Raised Garden Bed Planting Preparation

Raised Garden Bed Planting Preparation

A new growing season is approaching. To reduce your workload for the next spring frenzy, here's a complete guide to preparing your beds for spring planting.

garden cleanup

Perform a general cleanup to remove weeds, fallen branches, dead leaves, and other debris from flower beds and borders. Remove dead growth from deciduous grasses and perennial herbs. Put the dead organic matter you remove into a compost pile or container to break it down. Remove any weeds you can see and either burn them or put them in your litter box. Don't compost them as the seeds will sprout and cause you more problems later. If the winter is still wet, wait until the soil dries out before pulling any weeds, as this may damage the soil structure. Dry soil also keeps the texture aerated and helps plants thrive. If you don't know if it's dry, take a handful of dirt and try to shape it into a ball. If the ball breaks easily into pieces, you're good to go. If not, your soil is not dry enough.

Still, keep in mind that several weeds may be beneficial for producing excellent soil and garden ecology. If you have one of these 5 weeds (including broadleaf plantain, chickweed, saffron, white clover, and dandelion), compost them in place.

Add compost to your bed

Match specific products to plant types and any specific nutritional needs based on soil testing. Add a 3- to 4-inch layer of compost to your garden, then use a digging fork or wide fork to gently lower it into the soil. If you put your compost in place while the soil is still warm, microbes and beneficial soil-dwelling organisms will immediately start working to break it down and prepare it for spring. After a long growing season, fortifying or reconditioning the soil will balance and strengthen the soil in preparation for the upcoming spring planting.

Preparing New Garden Beds

Do you want to expand your garden? Now is a great time to plan some new spaces, move and build new beds to showcase your new plants. You can measure your free space and use graph paper to plan things out. You might be surprised how much space you have when you tweak your garden a little.

If you're looking to buy more raised garden beds, I recommend the AluzincMetalGardenBed (why you need an AluzincMetalGardenBed). Why not buy the Herb&Kids collection for your kids to nurture their passion for gardening this coming spring? U-shaped raised garden beds are great for growing more vegetables and other plants if you have enough planting space.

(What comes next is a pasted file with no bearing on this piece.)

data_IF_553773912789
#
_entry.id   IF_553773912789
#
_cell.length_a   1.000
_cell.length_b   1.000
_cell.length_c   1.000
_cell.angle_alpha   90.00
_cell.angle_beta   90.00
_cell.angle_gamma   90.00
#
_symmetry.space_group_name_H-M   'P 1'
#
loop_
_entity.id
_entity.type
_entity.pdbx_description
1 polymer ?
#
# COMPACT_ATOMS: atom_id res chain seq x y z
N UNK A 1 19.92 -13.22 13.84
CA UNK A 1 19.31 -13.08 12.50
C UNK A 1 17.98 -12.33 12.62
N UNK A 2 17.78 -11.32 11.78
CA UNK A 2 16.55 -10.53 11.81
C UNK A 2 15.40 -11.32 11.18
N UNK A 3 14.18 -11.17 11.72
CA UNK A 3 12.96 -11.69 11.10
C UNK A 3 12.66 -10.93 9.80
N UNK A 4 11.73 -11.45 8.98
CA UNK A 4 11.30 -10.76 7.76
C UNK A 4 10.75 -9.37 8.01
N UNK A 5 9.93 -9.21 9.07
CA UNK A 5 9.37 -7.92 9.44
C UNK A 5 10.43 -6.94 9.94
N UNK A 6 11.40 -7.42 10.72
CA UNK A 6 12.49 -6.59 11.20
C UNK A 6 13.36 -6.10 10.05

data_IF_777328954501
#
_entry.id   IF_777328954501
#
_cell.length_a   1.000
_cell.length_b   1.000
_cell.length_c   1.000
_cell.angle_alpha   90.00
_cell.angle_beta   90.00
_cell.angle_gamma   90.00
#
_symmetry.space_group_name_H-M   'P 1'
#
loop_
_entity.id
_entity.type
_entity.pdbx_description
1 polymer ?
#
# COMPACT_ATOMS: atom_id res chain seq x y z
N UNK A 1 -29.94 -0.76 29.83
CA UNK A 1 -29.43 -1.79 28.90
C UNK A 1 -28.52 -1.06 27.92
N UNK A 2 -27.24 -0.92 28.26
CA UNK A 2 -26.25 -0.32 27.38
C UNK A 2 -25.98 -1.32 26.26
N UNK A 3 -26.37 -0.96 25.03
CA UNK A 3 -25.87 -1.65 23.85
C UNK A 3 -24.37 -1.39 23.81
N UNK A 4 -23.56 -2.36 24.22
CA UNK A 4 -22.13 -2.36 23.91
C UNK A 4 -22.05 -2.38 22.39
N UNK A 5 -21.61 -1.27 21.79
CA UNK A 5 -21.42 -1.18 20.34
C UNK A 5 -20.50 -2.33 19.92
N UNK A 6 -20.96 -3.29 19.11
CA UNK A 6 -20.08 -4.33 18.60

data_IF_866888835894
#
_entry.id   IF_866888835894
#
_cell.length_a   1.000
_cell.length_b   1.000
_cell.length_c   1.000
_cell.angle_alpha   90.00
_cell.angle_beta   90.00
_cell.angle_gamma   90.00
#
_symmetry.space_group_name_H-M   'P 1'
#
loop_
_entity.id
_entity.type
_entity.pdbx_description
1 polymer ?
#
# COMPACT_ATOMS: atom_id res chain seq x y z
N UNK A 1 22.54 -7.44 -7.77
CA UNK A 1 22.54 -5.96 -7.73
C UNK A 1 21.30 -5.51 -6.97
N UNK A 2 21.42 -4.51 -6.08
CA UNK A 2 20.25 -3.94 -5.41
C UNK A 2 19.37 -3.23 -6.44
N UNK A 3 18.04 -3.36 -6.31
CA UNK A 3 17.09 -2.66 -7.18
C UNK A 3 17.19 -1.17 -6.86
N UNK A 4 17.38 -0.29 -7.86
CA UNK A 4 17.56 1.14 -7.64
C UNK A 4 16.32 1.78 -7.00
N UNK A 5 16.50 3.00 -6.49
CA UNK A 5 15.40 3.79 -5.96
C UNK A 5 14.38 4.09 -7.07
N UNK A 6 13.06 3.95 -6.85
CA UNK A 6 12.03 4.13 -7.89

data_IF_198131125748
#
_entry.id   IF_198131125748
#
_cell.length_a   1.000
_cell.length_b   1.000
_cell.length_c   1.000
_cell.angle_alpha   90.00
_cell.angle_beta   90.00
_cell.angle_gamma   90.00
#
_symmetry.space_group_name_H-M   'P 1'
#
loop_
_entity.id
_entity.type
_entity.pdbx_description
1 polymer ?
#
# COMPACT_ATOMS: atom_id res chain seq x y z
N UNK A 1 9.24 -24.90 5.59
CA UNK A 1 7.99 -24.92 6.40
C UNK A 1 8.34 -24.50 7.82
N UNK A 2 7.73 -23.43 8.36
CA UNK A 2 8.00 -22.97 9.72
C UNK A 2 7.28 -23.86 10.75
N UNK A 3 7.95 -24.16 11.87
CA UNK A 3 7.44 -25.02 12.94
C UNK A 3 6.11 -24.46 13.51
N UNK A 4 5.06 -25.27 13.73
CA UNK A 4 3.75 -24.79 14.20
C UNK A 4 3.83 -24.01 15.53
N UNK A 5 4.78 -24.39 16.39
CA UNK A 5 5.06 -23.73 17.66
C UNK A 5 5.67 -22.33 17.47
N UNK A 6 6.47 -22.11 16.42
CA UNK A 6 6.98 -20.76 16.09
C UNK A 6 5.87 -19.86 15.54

Removal of broken trees and shrubs_

Prune any type of damaged, dead or storm-damaged branches in winter. Also, prune off the tips of any evergreens that have actually endured a hint of wilting from winter cold.

Start sowing specific seeds indoors

January and February are good times to start seeds indoors. For indoor growing, you will need to prepare a seed starting tray and some good potting soil for seed growing. Place the seeds in a warm room with plenty of light and moisten the soil regularly. Follow the directions on the back of the seed packet for best results.

Bring your seedlings outdoors to a sunny spot during the day and bring them back to your home at night, during which time your seedlings will be acclimated to the outdoor weather.

Start collecting rainwater

Collecting rainwater is actually important for ecological gardening. Install a water head in your garden this winter to take advantage of seasonal rainfall. Most of the rain of the year is in winter, so hurry up and collect it! Peak water use in hot months often forces water utilities to overuse groundwater reserves and rivers, which is harmful to the environment and costly to consumers.

Rainfall is actually an ideal type of water for plants. Blueberries, camellias, and rhododendrons, in particular, do best when it's raining, as tap water is usually a bit alkaline in fact.

Place it under downspouts in your residence, or even under a shed after the plumbing is installed. If you have a closed drain, you'll need a diverter kit to siphon off some of the rainwater.

Maintain Fences and Trellis

Winter is the ideal time of year to get these chores of maintenance done. Check your trellis, gates, and fence panels for any signs of weather damage or rot. Repairing or replacing any damaged parts and any damaged structures will allow you to spend more time in the garden in the spring and summer. Also, clean fence panels and gates with an electric washer to remove dirt, moss, and mold. Use a stiff brush to help remove stubborn dirt. Likewise, you can collect those fallen leaves and rotting wood as compost during maintenance.

Clean and sharpen garden tools

Getting your tools and supplies ready is a great start to spring. Take the time to clear and sharpen your tolls during the winter months. Maintaining your garden tools will help protect them, save you money and time in the long run, and help prevent the spread of disease. Dirty pruning machines are breeding grounds for bacteria and fungi. Strong cleaners, hot water and cleaners are recommended for cleaning blade tools. Sharpening your tools will also enhance their performance and make them easier to use. After sharpening, apply some oil or WD40 to the blade and hinge. Hand tools, including shovels, hoes, trowels and rakes will also benefit from good cleaning and oiling. Many big box stores will sell gardening supplies because they need to carry these for the winter, so you can go and pick one up.

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